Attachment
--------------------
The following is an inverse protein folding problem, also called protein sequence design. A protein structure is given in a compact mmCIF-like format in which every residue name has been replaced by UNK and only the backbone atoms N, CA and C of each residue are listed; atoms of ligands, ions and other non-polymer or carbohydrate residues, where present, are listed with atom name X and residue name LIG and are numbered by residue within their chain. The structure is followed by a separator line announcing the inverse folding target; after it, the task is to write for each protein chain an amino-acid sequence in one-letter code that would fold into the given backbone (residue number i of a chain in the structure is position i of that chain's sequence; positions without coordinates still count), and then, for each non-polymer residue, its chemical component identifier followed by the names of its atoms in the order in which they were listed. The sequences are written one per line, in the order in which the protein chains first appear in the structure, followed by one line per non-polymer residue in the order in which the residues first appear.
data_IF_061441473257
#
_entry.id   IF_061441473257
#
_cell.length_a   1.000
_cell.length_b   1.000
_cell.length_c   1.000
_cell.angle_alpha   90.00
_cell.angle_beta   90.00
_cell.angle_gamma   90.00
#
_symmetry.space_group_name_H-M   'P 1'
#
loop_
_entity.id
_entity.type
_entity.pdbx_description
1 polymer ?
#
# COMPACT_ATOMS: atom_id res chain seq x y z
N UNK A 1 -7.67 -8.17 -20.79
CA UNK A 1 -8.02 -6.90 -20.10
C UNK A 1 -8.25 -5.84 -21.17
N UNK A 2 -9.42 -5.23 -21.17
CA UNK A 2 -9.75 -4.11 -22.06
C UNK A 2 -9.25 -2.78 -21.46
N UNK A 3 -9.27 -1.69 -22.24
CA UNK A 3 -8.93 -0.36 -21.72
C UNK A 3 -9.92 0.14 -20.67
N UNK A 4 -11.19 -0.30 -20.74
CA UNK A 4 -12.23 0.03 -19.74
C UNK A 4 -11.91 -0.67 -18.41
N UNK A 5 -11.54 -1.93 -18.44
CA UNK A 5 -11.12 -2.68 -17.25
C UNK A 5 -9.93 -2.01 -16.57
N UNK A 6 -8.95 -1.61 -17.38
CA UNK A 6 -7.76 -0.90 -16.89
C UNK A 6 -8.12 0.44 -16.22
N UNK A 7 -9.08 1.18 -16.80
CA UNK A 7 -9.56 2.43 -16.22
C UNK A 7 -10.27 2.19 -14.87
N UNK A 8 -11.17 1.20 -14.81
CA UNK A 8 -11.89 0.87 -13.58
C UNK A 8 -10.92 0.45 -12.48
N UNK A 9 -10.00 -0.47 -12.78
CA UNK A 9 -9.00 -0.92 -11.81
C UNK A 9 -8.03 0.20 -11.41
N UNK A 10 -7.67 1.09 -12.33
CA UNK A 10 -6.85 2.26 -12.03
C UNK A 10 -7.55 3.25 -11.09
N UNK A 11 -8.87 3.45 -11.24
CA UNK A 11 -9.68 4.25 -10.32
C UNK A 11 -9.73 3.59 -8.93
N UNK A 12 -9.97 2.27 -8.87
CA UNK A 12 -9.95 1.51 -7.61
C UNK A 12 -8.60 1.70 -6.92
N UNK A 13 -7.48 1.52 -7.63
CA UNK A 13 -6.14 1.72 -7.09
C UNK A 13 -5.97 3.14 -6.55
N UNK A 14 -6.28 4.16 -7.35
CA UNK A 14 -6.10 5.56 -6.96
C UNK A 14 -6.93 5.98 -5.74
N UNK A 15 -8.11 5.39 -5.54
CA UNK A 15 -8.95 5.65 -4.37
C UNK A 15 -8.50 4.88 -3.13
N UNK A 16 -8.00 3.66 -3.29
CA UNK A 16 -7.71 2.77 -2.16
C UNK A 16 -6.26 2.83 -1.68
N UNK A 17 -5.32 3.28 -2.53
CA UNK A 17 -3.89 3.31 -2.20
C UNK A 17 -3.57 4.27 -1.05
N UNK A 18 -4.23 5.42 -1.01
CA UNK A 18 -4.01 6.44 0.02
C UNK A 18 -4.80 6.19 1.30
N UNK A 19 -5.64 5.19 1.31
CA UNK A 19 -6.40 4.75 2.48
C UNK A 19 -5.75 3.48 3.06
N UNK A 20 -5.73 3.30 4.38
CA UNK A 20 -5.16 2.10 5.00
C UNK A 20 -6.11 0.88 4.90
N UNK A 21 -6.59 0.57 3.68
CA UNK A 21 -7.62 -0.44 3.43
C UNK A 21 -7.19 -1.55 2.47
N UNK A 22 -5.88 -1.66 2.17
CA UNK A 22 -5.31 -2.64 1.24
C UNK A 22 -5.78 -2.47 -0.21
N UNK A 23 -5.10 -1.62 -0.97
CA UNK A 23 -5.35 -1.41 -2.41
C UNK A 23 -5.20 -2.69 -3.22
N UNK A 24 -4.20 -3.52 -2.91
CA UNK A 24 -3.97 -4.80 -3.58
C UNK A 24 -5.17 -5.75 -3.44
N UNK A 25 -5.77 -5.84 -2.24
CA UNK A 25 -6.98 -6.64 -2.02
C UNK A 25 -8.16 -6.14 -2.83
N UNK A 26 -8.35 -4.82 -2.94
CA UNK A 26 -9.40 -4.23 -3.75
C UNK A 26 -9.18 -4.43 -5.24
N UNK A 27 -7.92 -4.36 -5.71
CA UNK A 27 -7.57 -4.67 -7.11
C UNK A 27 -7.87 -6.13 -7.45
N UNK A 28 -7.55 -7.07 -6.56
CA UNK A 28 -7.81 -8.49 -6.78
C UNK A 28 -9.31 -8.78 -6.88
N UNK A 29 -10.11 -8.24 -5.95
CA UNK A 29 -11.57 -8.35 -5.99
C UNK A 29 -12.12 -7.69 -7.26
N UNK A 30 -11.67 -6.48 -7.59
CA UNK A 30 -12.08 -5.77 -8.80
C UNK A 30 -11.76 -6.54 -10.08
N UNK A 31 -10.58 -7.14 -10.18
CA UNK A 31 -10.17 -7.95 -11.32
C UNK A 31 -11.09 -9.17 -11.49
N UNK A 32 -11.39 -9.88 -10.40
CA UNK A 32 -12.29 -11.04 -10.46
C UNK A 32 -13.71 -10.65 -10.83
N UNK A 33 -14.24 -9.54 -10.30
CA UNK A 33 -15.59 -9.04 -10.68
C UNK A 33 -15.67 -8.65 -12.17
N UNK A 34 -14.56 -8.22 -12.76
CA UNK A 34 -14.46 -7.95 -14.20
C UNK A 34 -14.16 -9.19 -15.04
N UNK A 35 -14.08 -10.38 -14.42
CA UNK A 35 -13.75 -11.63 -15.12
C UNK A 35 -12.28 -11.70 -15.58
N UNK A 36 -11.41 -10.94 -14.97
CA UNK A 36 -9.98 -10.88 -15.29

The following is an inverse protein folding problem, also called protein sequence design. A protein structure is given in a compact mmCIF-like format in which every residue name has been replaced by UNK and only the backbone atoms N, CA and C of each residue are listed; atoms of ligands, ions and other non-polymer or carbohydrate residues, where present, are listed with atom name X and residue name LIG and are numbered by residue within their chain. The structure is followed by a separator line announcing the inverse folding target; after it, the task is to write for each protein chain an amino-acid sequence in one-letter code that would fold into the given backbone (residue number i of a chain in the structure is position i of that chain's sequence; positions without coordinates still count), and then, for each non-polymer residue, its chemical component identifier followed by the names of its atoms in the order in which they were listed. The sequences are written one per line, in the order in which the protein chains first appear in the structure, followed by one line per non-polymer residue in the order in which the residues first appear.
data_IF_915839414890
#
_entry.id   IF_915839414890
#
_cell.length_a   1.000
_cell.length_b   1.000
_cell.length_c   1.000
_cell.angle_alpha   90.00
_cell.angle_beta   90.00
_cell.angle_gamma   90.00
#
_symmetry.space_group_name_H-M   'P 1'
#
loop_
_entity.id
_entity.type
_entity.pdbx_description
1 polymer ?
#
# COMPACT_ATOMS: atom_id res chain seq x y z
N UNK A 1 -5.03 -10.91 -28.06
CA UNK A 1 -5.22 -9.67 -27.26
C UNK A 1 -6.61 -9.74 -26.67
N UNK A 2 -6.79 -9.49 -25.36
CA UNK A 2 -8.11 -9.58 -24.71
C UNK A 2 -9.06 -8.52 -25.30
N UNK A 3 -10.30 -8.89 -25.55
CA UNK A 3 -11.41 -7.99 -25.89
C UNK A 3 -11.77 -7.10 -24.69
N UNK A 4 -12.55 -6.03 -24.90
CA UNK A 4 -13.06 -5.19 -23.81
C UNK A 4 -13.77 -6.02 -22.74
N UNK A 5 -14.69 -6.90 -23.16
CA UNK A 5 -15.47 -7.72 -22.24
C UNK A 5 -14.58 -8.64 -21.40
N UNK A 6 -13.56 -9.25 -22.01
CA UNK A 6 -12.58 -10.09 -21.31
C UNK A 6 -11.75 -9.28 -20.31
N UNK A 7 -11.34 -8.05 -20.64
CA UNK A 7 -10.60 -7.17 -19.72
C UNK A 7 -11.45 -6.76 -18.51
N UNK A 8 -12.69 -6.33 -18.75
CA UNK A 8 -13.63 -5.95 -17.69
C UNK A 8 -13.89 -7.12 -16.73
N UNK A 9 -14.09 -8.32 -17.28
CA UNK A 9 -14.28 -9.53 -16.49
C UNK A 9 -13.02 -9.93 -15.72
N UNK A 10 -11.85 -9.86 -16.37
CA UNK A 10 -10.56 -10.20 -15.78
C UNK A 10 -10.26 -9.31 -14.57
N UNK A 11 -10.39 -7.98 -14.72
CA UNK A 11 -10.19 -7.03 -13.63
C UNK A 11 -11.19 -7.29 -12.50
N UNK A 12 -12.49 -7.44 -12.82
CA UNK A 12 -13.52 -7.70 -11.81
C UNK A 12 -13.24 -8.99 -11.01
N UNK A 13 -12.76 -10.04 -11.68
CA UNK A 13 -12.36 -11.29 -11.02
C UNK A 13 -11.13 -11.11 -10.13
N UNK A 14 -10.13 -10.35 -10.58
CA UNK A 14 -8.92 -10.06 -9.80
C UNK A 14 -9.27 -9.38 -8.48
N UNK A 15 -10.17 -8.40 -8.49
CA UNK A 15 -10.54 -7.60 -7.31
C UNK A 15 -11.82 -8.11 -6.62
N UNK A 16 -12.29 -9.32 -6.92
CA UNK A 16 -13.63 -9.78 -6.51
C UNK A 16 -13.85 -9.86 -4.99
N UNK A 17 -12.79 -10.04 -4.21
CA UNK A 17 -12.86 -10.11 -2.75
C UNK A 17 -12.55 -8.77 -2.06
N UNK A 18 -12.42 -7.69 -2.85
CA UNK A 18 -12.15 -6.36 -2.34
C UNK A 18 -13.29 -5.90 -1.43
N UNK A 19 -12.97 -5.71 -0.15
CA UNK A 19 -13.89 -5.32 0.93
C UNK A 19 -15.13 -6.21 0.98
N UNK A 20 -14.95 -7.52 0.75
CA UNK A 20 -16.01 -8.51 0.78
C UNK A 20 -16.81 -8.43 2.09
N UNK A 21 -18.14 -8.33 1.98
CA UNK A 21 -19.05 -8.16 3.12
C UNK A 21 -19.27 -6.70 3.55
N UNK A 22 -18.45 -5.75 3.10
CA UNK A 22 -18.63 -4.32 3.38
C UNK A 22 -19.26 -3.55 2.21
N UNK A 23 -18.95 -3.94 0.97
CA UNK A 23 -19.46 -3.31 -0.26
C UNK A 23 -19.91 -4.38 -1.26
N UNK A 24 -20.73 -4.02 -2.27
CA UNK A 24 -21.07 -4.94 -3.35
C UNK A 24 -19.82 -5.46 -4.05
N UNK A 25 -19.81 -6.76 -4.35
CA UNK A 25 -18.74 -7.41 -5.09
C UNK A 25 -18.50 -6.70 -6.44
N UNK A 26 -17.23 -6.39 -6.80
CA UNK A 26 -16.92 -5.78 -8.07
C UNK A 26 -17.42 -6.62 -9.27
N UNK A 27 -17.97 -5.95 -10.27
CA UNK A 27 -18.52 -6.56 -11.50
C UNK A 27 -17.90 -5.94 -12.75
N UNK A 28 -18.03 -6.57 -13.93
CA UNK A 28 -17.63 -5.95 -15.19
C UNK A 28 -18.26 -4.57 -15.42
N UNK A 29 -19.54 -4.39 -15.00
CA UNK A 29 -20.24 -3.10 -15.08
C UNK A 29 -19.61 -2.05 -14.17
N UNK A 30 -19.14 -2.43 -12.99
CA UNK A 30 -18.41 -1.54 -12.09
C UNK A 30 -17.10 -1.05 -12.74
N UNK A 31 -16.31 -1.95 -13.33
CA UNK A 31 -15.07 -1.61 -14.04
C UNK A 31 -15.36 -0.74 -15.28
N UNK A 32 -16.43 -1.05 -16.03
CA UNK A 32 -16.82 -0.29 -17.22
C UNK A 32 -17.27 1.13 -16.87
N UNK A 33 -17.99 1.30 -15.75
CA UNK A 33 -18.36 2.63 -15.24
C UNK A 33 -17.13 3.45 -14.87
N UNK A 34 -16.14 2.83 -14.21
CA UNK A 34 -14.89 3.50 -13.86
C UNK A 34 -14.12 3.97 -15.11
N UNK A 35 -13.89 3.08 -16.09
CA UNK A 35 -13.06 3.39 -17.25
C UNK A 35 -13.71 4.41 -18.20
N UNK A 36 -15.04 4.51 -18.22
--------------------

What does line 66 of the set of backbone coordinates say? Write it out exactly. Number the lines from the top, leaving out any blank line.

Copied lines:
C UNK A 15 -8.50 4.88 -3.13